Welbeck Avenue, Darlington, Co. Durham DL1
A 1950s brick-built church for a housing estate. It has clean, simple lines and a light, welcoming interior but is not a building of architectural or historic significance.
The church was built to serve a new council housing estate at Haughton, a former village on the northeast fringes of Darlington. It provided for 280 seats (including the gallery). The parish was founded from St William’s and the church was opened in December 1956 having cost a total of £10,800, exclusive of the seating. The site provided for a future presbytery and hall (both subsequently built).
The church was reordered in 1990-91 by Richard Lyons, architect. This involved a new sanctuary floor, conversion of the baptistery to a piety shop and of a confessional to a cry room. A new timber altar and lectern were supplied by Ormsby.
The church is oriented to the northeast; directions stated in this report are liturgical.
This is a single-cell, plainly detailed building with a nave and slightly narrower sanctuary: at the west end is a gallery with glazed-in narthex beneath. It is built of narrow, two-inch bricks with stone dressings under a ‘Dignis’ (slate-like) tiled roof. The windows are round-arch and arranged in pairs in the side walls of the nave. Over the west entrance is a three-light window. The sanctuary has three lights each side and an oculus window in the east wall.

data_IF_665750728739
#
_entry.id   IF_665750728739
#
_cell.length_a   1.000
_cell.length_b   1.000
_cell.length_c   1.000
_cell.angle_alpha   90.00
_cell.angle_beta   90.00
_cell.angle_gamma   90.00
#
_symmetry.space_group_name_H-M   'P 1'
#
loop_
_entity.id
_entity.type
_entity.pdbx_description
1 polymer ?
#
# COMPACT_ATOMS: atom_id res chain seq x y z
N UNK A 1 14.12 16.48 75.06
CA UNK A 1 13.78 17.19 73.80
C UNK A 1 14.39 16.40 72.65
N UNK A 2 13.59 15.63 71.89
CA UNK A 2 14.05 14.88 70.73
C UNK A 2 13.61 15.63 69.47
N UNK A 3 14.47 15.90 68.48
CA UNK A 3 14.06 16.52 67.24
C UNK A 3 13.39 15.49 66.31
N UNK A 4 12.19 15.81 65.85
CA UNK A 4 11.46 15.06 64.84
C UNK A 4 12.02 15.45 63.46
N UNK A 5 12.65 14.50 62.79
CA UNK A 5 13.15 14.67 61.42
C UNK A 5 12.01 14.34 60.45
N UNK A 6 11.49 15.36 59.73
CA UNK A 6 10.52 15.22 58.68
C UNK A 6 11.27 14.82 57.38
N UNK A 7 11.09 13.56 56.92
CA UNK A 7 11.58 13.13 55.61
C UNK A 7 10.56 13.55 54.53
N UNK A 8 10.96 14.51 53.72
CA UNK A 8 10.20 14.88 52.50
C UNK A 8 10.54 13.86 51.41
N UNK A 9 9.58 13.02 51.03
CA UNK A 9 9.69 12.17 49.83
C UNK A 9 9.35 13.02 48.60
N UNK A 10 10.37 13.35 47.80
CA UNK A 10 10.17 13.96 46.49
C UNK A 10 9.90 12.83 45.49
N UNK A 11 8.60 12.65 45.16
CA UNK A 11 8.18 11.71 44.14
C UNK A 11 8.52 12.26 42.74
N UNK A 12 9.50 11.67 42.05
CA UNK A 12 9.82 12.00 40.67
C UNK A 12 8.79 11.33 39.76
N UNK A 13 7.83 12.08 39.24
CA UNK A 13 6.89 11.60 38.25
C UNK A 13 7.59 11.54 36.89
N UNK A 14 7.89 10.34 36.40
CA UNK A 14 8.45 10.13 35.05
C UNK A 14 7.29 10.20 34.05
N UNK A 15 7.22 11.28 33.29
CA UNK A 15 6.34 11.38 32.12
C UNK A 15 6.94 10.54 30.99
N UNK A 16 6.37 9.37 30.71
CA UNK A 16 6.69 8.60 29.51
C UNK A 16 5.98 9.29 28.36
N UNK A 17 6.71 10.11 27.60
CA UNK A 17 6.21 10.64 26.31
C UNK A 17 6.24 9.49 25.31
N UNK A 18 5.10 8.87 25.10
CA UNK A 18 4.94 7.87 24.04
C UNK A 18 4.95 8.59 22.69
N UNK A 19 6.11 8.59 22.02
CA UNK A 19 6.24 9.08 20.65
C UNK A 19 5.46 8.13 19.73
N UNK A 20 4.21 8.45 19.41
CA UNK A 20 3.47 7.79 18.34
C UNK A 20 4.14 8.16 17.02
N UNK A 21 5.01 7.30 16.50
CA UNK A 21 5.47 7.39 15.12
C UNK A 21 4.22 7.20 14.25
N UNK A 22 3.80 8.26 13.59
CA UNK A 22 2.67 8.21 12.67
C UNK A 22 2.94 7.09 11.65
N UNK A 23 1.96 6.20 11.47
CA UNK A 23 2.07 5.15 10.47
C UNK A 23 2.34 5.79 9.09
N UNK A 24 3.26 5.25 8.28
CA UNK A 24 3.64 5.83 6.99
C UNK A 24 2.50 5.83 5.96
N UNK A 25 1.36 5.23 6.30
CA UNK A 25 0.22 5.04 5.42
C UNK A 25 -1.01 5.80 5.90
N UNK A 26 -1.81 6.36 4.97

The interior was reordered in 1990-91, as described above. It is plastered and painted a light cream colour. Over the nave there is a segmental-shaped ceiling with panels of fibreboard. The sanctuary has on oak-panelled ceiling and the walls are panelled in oak up to a height of seven feet. The floors are of thermoplastic tiles but the whole interior is now carpeted. No fixtures or fittings require particular mention.
Architect: Thomas A. Crawford of Middlesbrough
Original Date: 1956
Conservation Area: No
Listed Grade: Not Listed